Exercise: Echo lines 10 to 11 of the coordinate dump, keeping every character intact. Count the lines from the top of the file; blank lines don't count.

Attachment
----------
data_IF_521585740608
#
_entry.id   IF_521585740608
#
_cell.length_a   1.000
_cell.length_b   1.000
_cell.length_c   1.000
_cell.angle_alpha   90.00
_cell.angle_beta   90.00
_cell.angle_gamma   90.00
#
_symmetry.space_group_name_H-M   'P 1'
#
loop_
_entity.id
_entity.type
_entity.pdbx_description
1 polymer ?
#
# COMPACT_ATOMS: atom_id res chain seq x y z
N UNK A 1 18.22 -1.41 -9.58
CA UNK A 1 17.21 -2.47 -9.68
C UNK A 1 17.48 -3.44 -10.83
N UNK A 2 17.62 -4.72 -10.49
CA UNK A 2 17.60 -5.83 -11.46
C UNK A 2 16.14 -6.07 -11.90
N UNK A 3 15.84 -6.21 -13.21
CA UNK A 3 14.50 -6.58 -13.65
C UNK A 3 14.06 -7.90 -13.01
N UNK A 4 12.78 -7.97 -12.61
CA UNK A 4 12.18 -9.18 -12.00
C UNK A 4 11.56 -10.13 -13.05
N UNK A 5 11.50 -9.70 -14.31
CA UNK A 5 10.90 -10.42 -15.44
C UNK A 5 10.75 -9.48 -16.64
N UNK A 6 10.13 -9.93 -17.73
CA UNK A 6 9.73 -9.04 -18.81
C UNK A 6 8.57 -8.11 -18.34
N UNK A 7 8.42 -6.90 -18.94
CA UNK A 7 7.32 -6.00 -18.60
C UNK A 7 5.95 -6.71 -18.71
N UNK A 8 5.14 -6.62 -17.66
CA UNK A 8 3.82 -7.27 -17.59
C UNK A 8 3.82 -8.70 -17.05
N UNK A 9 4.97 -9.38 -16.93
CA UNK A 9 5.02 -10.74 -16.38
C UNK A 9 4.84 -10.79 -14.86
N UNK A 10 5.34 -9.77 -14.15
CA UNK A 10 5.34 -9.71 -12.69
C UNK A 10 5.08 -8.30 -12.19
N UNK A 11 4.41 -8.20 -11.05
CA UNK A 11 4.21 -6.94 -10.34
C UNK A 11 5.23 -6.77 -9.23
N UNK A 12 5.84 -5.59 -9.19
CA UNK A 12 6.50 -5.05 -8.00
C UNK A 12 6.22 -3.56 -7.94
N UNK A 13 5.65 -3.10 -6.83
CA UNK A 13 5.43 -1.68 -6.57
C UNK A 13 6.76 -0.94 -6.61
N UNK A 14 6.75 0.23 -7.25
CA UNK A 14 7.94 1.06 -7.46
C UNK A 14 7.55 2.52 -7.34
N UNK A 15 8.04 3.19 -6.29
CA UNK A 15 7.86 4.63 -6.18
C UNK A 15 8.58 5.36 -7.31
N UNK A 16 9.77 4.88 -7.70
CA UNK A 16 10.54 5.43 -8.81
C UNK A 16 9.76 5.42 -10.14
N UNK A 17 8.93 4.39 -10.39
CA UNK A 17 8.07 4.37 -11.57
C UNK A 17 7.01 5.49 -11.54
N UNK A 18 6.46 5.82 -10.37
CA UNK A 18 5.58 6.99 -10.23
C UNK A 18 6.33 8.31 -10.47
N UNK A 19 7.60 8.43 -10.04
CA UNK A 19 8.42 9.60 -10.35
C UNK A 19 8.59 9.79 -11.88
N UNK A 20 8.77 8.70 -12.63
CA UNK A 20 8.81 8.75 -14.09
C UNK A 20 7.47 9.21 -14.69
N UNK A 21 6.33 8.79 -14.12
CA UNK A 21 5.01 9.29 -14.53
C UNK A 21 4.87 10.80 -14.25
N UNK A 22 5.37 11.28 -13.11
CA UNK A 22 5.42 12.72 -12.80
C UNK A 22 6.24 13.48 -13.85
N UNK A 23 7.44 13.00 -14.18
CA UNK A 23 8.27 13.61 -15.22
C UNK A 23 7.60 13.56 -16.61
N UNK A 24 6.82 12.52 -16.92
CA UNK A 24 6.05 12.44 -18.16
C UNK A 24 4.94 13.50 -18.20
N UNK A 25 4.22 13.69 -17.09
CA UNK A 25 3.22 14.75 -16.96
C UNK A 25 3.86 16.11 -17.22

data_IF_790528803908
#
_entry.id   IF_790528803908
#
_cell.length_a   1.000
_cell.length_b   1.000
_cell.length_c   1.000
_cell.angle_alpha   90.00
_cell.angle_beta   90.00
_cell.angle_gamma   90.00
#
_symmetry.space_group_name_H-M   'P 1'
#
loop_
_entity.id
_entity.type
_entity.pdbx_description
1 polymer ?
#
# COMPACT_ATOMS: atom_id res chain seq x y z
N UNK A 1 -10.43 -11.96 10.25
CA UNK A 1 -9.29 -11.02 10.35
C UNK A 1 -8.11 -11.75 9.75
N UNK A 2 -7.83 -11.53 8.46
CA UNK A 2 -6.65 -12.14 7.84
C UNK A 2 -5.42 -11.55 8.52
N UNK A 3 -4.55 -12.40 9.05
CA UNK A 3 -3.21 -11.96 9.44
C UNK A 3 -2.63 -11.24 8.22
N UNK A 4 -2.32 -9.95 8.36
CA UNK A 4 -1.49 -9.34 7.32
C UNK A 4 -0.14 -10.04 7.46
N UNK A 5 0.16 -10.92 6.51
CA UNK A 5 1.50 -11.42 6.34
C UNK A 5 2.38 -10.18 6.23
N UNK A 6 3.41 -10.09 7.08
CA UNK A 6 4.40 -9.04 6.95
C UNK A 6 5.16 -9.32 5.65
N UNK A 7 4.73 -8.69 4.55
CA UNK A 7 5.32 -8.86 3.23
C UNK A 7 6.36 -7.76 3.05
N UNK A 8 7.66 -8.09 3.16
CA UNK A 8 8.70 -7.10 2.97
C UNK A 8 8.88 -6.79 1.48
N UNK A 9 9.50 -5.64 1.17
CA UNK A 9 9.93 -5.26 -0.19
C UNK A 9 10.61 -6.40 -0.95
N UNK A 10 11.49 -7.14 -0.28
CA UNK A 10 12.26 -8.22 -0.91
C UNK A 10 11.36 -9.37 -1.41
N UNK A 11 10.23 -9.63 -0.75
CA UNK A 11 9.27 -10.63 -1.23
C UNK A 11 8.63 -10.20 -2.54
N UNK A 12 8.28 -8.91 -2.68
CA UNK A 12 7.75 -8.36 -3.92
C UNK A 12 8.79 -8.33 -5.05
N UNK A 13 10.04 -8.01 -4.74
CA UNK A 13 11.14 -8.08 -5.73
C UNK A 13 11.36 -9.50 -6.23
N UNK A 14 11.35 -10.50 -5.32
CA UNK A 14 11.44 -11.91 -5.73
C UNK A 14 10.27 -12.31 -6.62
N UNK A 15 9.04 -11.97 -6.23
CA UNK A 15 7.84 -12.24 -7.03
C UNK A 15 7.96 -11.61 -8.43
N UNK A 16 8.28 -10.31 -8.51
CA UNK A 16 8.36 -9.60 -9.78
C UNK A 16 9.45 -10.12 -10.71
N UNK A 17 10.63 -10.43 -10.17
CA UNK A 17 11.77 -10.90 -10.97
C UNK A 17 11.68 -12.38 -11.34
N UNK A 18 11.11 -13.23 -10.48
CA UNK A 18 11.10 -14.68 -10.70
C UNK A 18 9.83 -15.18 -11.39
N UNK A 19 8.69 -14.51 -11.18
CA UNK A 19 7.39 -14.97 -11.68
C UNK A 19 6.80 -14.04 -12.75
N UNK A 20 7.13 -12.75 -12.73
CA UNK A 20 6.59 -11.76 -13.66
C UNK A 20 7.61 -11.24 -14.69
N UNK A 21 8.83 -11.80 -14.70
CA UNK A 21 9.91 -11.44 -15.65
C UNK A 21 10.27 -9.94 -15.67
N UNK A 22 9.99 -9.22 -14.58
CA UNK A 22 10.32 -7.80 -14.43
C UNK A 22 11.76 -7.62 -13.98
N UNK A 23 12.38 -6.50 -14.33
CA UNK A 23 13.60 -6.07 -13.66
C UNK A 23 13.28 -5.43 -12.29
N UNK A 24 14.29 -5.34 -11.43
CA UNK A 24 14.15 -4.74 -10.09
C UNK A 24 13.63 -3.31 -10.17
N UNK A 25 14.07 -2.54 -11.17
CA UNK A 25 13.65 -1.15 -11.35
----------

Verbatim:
_cell.angle_gamma   90.00
#